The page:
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June 26, 2013

Silent Crime Wave Targets Older Australians

24 JUN 2013
SOURCE: KAREN ASHFORD, SBS

As Australia's aged population grows, so too does crime against them, elder abuse is estimated to affect as many as one in ten seniors.
(Transcript from World News Australia Radio)
It's an age-old problem - literally - and it's getting worse.
As Australia's aged population grows, so too does crime against them.
Elder abuse is estimated to affect as many as one in ten seniors.
A national conference in Adelaide is urging tougher policies and new laws to tackle what's often a silent crime wave.
"People can be abused regardless of their education, their financial stability, where they live, what culture they come from - it's something that affects potentially every older Australian."
Marilyn Crabtree heads the Aged Rights Advocacy Service in South Australia.
Since its establishment in 1990, the Service has seen a steady increase in abuse of older Australians.
"Well they talk about one in 20 over the age of 65, however if people are a bit older, the "old" old and they're more frail, then their likelihood would increase to one in ten or even more depending on the level of dependency and vulnerability and frailty of the older person."

Marilyn Crabtree says tracking the type and prevalence of abuse across the nation is difficult because each state and territory has different laws, different assessment procedures and different reporting standards.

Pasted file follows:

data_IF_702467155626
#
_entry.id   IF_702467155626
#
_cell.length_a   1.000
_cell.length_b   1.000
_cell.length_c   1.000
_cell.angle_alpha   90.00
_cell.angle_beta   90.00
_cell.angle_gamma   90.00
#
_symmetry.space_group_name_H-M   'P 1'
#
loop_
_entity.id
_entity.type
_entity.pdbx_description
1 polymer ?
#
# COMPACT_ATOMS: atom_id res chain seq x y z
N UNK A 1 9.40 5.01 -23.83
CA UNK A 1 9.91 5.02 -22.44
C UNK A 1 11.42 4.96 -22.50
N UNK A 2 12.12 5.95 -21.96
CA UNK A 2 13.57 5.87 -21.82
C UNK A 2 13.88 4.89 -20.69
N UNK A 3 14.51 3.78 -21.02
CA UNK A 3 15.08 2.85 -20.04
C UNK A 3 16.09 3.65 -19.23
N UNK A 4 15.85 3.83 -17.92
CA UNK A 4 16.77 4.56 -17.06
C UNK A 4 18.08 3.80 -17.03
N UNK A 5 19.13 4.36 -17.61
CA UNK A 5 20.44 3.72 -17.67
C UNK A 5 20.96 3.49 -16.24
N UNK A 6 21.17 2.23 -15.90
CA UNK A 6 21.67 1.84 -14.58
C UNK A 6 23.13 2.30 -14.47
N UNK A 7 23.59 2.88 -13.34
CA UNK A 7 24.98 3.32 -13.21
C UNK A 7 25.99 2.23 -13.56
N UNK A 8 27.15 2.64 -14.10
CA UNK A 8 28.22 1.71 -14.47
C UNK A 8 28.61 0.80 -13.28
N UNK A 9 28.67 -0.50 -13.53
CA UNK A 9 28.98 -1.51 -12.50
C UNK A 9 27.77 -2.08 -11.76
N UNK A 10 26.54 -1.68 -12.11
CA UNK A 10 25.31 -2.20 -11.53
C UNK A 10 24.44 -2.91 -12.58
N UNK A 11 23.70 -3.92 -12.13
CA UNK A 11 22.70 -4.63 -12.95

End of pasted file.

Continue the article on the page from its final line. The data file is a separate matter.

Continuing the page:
"It's an exploitation of the older person's rights. And financial abuse would have to be one of the most commonly reported forms of abuse that we see, and usually psychological abuse would go along with that because people intimidate you, you know, they don't just ask nicely can you please give me a cheque for $10,000: they intimidate you into giving them the money."
Those abusers can be relatives, carers - or strangers.
Frequently, aged parents are stripped of their savings by children who have Power of Attorney over their affairs - some 44 per cent of elders suffer financial abuse.
Carers too might take financial advantage of their charges, sometimes intimidating or physically assaulting them to get what they want - about 33 per cent of elder abuse is psychological and about 10 per cent is estimated to be physical.

And the elderly are more vulnerable than most to predations by strangers, from scammers and thieves posing as door-to-door salespeople, by phone or online.

Megan Mitchell, from the Australian Human Rights Commission, told the conference that the very old, women and those in minority groups are at greatest risk.
"Two important minority groups that require more attention and support are culturally and linguistically diverse communities, and lesbian, gay, bisexual and transgender people and people with a disability. Older people from these groups may have additional vulnerabilities arising from continuing discrimination during their lives."

Abridged
SOURCE:       SBS NEWS AU.
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